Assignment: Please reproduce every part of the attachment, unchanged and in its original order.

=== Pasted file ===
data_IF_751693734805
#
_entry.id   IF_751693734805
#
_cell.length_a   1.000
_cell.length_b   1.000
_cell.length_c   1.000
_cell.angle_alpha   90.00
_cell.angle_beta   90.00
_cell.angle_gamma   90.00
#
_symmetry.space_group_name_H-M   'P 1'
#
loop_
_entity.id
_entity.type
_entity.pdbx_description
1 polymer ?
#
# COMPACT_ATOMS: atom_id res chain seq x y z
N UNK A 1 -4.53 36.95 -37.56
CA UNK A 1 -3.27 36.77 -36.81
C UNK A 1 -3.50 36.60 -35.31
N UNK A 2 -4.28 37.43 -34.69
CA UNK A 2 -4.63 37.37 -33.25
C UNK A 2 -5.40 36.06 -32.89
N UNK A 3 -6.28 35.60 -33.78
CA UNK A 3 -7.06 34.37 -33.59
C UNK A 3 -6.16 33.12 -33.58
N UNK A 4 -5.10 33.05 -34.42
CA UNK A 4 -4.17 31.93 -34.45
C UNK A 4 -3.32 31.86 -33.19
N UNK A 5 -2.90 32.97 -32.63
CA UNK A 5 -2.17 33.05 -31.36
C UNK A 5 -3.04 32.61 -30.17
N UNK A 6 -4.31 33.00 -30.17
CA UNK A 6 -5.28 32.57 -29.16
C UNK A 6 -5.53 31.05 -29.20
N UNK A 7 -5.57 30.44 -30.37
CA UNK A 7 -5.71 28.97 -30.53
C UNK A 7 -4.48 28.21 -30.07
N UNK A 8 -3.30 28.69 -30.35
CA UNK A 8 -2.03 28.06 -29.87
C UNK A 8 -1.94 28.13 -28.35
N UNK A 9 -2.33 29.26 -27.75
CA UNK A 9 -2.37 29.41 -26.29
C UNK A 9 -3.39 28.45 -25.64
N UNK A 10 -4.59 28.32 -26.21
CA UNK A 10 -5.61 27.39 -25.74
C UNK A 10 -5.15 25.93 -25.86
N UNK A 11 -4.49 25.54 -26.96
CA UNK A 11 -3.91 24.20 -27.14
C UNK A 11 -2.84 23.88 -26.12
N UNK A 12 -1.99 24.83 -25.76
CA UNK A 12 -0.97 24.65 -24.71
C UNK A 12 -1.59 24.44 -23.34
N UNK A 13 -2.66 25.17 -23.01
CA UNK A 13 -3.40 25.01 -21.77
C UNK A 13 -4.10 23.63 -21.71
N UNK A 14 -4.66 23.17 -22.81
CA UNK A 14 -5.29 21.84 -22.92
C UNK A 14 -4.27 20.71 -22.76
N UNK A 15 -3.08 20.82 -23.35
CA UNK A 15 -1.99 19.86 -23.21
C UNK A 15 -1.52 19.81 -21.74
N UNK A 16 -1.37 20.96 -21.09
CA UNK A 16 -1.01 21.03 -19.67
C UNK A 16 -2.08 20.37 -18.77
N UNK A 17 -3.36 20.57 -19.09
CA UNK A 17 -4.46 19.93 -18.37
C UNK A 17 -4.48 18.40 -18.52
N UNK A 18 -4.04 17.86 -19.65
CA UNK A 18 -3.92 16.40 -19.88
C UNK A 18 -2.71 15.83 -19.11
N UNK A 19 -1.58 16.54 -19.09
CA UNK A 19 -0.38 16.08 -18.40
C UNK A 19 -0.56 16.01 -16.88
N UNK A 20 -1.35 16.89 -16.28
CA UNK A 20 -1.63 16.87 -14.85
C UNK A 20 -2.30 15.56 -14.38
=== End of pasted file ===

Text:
data_IF_751693734805
#
_entry.id   IF_751693734805
#
_cell.length_a   1.000
_cell.length_b   1.000
_cell.length_c   1.000
_cell.angle_alpha   90.00
_cell.angle_beta   90.00
_cell.angle_gamma   90.00
#
_symmetry.space_group_name_H-M   'P 1'
#
loop_
_entity.id
_entity.type
_entity.pdbx_description
1 polymer ?
#
# COMPACT_ATOMS: atom_id res chain seq x y z
N UNK A 1 -4.53 36.95 -37.56
CA UNK A 1 -3.27 36.77 -36.81
C UNK A 1 -3.50 36.60 -35.31
N UNK A 2 -4.28 37.43 -34.69
CA UNK A 2 -4.63 37.37 -33.25
C UNK A 2 -5.40 36.06 -32.89
N UNK A 3 -6.28 35.60 -33.78
CA UNK A 3 -7.06 34.37 -33.59
C UNK A 3 -6.16 33.12 -33.58
N UNK A 4 -5.10 33.05 -34.42
CA UNK A 4 -4.17 31.93 -34.45
C UNK A 4 -3.32 31.86 -33.19
N UNK A 5 -2.90 32.97 -32.63
CA UNK A 5 -2.17 33.05 -31.36
C UNK A 5 -3.04 32.61 -30.17
N UNK A 6 -4.31 33.00 -30.17
CA UNK A 6 -5.28 32.57 -29.16
C UNK A 6 -5.53 31.05 -29.20
N UNK A 7 -5.57 30.44 -30.37
CA UNK A 7 -5.71 28.97 -30.53
C UNK A 7 -4.48 28.21 -30.07
N UNK A 8 -3.30 28.69 -30.35
CA UNK A 8 -2.03 28.06 -29.87
C UNK A 8 -1.94 28.13 -28.35
N UNK A 9 -2.33 29.26 -27.75
CA UNK A 9 -2.37 29.41 -26.29
C UNK A 9 -3.39 28.45 -25.64
N UNK A 10 -4.59 28.32 -26.21
CA UNK A 10 -5.61 27.39 -25.74
C UNK A 10 -5.15 25.93 -25.86
N UNK A 11 -4.49 25.54 -26.96
CA UNK A 11 -3.91 24.20 -27.14
C UNK A 11 -2.84 23.88 -26.12
N UNK A 12 -1.99 24.83 -25.76
CA UNK A 12 -0.97 24.65 -24.71
C UNK A 12 -1.59 24.44 -23.34
N UNK A 13 -2.66 25.17 -23.01
CA UNK A 13 -3.40 25.01 -21.77
C UNK A 13 -4.10 23.63 -21.71
N UNK A 14 -4.66 23.17 -22.81
CA UNK A 14 -5.29 21.84 -22.92
C UNK A 14 -4.27 20.71 -22.76
N UNK A 15 -3.08 20.82 -23.35
CA UNK A 15 -1.99 19.86 -23.21
C UNK A 15 -1.52 19.81 -21.74
N UNK A 16 -1.37 20.96 -21.09
CA UNK A 16 -1.01 21.03 -19.67
C UNK A 16 -2.08 20.37 -18.77
N UNK A 17 -3.36 20.57 -19.09
CA UNK A 17 -4.46 19.93 -18.37
C UNK A 17 -4.48 18.40 -18.52
N UNK A 18 -4.04 17.86 -19.65
CA UNK A 18 -3.92 16.40 -19.88
C UNK A 18 -2.71 15.83 -19.11
N UNK A 19 -1.58 16.54 -19.09
CA UNK A 19 -0.38 16.08 -18.40
C UNK A 19 -0.56 16.01 -16.88
N UNK A 20 -1.35 16.89 -16.28
CA UNK A 20 -1.63 16.87 -14.85
C UNK A 20 -2.30 15.56 -14.38